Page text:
The government has published a document setting out the “significant improvements” it claims its employment rights reforms have delivered in the last two years.
“Employment law 2013: progress on reform” is a lengthy overview and justification of the employment law review and also sets out a new timetable for many of the changes to come. Most significantly, implementation of the new employment tribunal rules, which result from the Underhill review, are delayed until the summer to co-ordinate with the introduction of tribunal fees.
The revised timetable is now:
Changes to collective redundancy rules introduced
Acas guide on collective redundancy introduced
Introduction of settlement agreements
Introduction of 12 months’ pay cap on unfair dismissal compensatory awards
Changes to employment tribunal rules
Changes to the rules on whistleblowing
Introduction of tribunal fees
Introduction of new employee shareholder employment status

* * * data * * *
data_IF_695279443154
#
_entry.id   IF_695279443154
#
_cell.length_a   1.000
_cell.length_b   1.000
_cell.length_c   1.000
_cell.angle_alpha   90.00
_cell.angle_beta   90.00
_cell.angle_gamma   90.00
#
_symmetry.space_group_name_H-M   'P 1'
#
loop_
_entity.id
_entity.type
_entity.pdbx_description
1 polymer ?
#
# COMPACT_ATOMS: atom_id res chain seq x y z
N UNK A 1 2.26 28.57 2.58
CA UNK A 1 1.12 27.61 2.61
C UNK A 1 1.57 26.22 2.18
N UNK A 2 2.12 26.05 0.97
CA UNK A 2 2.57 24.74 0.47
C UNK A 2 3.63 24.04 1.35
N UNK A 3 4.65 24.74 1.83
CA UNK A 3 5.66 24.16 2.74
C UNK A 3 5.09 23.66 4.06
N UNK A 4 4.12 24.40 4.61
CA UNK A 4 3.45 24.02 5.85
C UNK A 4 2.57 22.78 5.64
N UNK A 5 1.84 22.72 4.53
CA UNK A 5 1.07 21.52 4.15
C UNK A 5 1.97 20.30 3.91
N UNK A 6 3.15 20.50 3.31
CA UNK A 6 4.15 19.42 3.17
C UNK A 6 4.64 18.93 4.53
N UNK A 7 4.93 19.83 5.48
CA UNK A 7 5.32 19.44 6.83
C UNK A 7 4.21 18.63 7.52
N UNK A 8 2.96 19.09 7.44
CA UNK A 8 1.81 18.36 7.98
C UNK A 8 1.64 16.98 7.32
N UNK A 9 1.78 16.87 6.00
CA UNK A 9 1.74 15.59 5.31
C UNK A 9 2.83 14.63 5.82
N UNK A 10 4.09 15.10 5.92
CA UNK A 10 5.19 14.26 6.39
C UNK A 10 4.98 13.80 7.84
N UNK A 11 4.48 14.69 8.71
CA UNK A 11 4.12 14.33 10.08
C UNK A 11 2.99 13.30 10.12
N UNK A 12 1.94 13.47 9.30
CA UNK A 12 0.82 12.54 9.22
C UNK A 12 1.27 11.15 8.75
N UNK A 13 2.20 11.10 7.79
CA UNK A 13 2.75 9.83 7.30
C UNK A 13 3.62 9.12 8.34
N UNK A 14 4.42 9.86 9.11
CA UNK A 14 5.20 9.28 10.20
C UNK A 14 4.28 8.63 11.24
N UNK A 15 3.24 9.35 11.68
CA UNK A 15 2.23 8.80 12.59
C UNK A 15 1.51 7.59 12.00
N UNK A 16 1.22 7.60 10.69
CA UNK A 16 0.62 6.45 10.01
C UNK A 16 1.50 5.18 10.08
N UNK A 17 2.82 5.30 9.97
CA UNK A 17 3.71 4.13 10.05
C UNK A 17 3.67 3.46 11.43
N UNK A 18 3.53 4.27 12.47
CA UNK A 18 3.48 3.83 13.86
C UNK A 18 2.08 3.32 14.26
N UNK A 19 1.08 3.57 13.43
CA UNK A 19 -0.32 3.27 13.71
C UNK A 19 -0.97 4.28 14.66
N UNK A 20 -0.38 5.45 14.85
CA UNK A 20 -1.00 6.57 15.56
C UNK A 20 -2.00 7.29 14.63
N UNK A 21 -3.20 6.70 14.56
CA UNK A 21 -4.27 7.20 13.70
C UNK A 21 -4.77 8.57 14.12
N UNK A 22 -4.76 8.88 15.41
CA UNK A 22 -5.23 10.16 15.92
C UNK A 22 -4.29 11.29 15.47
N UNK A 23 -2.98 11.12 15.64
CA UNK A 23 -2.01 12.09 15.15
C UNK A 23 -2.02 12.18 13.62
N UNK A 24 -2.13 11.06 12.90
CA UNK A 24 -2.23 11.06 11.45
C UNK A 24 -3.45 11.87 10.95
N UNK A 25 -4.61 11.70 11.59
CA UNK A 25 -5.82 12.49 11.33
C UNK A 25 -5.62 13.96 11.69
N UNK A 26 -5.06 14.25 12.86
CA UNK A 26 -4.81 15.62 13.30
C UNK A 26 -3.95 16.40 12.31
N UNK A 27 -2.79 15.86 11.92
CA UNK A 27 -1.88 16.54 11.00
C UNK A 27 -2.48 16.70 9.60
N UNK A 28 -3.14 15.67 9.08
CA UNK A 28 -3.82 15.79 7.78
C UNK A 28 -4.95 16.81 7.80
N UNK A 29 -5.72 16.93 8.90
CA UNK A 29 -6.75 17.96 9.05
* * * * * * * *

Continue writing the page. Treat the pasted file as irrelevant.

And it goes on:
Introduction of reforms to the TUPE regulations
Call for evidence on Public Interest Disclosure Act
Right to request flexible working for all employees comes into force
Introduction of Acas early conciliation
Introduction of employment tribunal penalties
Victoria Phillips, head of employment rights at Thompsons, said: “The coalition has published another self-congratulatory report on the red-tape challenge. One passage in Jo Swinson’s foreword stands out:
“Our reforms support better relationships between workers and employers. They are aimed at making evolutionary improvements to the labour market so it retains a flexibility and dynamism that benefits individuals, employers and the economy.”
“There is no trace of irony in this statement. How a wholesale dismantling of employment rights, equality laws, health and safety regulations and the ability of an injured worker to sue their boss for compensation are evolutionary improvements to the labour market only Jo Swinson may be able to explain.”
To read the document in full visit the Government website.